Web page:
Dave Graves has his own transition underway: Rich Rogers says that, under the care of Dr. Pat DeMare, Dave is recovering from corona virus. Fortunately, Dave and the rest of us, though in our seventies, are lean and hard, without endangering flab.
Prior to the quarantine, Mike Thompson visited attorney Jim Carfagno and Susan in Atkins, AR. Mike, an accountant, came from Evansville, IN.
Joe Kernan, bust at Century Center, South Bend, IN
Steve Anderson added to the sad news of Joe Kernan‘s death July 29, 2020 and Dennis Doherty‘s death August 8, 2020 with revelation of his own dire condition, a cancer that, Steve says, will not prevent him from joining the class at the 2021 reunion. “I can never thank you enough for what your friendships have meant to me and what each of you individually has taught me,” Steve wrote. (See the following posts for Steve’s letter and for the obituaries of Dennis Doherty and Joe Kernan.)
Our blog, www.ndclass1968.com, has full news reports plus photos. The blog allows you to leave comments, and to reply to comments. Please send news – and photos – to Tom Figel, 1054 West North Shore, Apt 3E, Chicago, IL 60626, tel. 312-241-7917, firstname.lastname@example.org.
Perhaps violating secrecy provisions of the Keenanite Zoom sessions, Joe Hale forwarded two Charlie Stevenson reports on his country of residence:
It was great talking and listening to you all today. We never got around to discussing the Covid-19 issue. I suppose it’s been so politicized that some of us might have been reluctant to bring it up (lest we face the wrath of the Zoom-Meister).
I didn’t want to let it go without saying that I wish all you and your loved ones well. Please take precautions and stay safe. What follows is an account of how Australia has dealt with the pandemic. If you’re interested, read on. If not, don’t (I don’t want to bore you). I’m presuming that most of you won’t get much news about Australia from your normal sources.
For what it’s worth, Australia has been spared the worst effects of the pandemic. They don’t call us “The Lucky Country” for nothing! We are lucky to have only a limited number of points where international travellers can enter the country – and we are, basically, a huge island – no land borders with any other country.
Our federal government is Conservative – a coalition of the (confusingly for Americans) Liberal Party (economic and social conservatives) and the National Party (also socially conservative, a Farmers’ and Rural areas party). Despite that, they took strong measures very early in the crisis to shut down all international travel into and out of Australia. China was locked out first (before the US did anything) and Europe was also locked out a week later. Apparently, our leaders were advised by the medical experts that they had two choices, basically, lock the place down quickly, invoke stringent social distancing measures and severely restrict all travel (which would obviously hurt the economy) OR simply advise people to take precautions, without any regulatory compulsion, and let the virus spread until there was “herd immunity” (which would lead to a relatively large number of deaths, especially among the elderly).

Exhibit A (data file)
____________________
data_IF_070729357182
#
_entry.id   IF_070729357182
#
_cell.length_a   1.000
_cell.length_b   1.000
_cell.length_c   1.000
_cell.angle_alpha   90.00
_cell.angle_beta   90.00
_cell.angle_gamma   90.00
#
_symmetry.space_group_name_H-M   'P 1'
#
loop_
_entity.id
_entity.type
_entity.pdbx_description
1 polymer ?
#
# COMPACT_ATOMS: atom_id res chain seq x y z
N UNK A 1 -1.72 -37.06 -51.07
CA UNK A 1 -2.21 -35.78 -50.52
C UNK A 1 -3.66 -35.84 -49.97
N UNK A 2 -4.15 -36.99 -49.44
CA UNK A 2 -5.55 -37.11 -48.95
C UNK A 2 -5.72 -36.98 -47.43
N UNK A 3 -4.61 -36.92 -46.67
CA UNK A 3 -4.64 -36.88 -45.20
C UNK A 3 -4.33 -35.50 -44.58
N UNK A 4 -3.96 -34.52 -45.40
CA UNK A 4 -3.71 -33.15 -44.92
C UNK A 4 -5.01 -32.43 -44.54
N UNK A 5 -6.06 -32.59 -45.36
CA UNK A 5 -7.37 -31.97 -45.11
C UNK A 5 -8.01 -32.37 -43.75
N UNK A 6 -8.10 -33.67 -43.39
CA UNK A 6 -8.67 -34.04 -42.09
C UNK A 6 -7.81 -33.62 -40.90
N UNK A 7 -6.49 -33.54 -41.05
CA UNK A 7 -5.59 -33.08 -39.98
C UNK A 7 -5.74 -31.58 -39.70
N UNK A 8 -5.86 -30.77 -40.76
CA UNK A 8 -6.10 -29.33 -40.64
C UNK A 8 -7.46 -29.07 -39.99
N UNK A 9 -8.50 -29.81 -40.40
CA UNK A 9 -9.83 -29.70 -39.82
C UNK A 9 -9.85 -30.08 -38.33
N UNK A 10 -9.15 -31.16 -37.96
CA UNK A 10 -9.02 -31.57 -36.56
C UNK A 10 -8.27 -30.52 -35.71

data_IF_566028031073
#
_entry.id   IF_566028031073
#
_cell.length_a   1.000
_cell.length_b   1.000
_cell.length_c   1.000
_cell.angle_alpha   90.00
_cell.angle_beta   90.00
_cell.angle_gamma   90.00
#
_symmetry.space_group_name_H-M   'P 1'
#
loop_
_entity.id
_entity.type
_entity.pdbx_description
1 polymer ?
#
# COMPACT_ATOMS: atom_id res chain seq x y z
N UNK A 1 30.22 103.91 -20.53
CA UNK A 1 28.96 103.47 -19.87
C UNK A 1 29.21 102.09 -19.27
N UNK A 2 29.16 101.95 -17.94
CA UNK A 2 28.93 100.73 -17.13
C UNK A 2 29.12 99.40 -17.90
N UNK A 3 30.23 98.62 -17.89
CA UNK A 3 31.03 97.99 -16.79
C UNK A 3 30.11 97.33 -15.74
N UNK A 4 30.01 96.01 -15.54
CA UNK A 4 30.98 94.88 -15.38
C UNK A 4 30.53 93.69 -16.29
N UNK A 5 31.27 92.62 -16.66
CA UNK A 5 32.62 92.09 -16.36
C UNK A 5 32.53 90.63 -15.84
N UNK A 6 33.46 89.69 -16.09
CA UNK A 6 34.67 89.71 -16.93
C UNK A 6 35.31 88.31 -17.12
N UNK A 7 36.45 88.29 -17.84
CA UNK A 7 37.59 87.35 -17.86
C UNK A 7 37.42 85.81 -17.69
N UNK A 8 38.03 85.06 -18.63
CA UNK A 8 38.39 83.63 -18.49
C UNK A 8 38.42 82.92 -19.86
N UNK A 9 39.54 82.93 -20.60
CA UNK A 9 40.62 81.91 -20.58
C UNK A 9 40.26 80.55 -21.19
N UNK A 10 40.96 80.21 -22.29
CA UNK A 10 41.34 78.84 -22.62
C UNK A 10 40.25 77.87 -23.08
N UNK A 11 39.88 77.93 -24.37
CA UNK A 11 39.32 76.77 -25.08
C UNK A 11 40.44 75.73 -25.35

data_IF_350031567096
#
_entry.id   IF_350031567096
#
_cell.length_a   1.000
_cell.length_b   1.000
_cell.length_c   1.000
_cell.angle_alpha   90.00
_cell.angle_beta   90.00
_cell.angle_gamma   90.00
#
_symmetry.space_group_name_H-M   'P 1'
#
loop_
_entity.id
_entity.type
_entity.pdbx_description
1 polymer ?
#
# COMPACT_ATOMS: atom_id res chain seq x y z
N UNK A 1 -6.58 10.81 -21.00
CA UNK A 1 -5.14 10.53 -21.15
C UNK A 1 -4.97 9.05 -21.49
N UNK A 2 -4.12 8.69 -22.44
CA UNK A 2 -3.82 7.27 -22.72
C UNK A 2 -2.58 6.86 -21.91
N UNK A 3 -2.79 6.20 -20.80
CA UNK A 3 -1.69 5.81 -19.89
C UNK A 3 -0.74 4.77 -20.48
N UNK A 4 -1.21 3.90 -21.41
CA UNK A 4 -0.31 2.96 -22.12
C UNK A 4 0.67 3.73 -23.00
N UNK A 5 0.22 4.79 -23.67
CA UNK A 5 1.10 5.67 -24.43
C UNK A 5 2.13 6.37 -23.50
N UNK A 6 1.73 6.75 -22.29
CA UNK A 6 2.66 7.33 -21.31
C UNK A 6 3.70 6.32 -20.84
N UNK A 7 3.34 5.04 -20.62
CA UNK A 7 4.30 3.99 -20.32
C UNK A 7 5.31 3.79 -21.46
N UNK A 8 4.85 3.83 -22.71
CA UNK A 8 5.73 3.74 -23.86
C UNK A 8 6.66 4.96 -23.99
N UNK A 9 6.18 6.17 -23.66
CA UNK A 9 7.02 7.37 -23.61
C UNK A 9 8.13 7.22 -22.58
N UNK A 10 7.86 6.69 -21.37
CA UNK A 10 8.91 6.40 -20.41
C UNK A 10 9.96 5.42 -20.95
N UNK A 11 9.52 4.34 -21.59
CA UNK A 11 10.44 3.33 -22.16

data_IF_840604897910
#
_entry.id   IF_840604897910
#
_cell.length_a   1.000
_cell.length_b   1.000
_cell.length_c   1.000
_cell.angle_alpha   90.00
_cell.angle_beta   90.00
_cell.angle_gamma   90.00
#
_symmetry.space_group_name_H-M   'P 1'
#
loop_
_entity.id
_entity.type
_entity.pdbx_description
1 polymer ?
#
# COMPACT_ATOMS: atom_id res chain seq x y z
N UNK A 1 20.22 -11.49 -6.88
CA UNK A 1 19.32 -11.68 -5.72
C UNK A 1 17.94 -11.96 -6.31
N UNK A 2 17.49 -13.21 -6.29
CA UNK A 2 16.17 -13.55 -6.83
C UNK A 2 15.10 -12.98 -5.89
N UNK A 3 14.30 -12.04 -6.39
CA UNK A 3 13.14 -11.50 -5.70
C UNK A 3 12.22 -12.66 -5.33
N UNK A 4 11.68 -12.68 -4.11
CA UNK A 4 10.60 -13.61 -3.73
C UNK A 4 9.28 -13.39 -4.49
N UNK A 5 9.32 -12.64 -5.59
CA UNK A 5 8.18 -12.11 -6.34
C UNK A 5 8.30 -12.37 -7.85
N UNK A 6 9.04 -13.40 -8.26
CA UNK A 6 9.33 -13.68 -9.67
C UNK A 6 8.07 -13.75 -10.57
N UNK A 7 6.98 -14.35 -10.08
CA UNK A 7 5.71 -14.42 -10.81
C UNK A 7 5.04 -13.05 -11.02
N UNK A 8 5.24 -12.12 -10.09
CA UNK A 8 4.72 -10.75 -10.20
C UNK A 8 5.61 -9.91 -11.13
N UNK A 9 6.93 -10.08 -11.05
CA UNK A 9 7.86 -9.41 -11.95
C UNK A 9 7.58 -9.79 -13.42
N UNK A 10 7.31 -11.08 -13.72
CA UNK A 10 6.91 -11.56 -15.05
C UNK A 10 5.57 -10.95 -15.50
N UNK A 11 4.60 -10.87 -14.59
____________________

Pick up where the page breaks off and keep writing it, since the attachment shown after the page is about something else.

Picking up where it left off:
Our Prime Minister, Morrison, is a great Trump fan. Trump has given only 2 state dinners in his presidency and one was for a visit by Morrison. On the other hand, Morrison is a committed, church-going evangelical protestant Christian. Together with his Treasurer, Frydenberg, who is a practicing Jew, Morrison decided that they would not be morally responsible for large numbers of deaths among elderly Australians and, therefore, took stringent measures to lock down the nation. At the same time, they also threw huge amounts of money at the problem, in an attempt to minimize the effect on the economy – outright “pandemic payments” to people on pensions (eg., Aideen and I carry “Commonwealth Seniors Health Cards”, which give us discounts on pharmaceuticals, among other things – we have received $1,500 each so far, with another $500 to come this year); grants to small businesses to keep them operating; top-up payments to the recently unemployed to maintain something like their normal wages; etc. – amazingly socialist policies for a conservative government. They’ve gone from a central policy of reducing government debt at all costs (cuts to social security programs, cuts to public service numbers, etc.) to a policy of spending like a drunken sailor to keep the economy moving. If the Labor Party had been in power and done the same things, the conservatives would have been screaming bloody murder about saddling debts on our grandchildren. (NB: I vote Labor, by the way. Not to introduce politics into the discussion, or anything . . . .)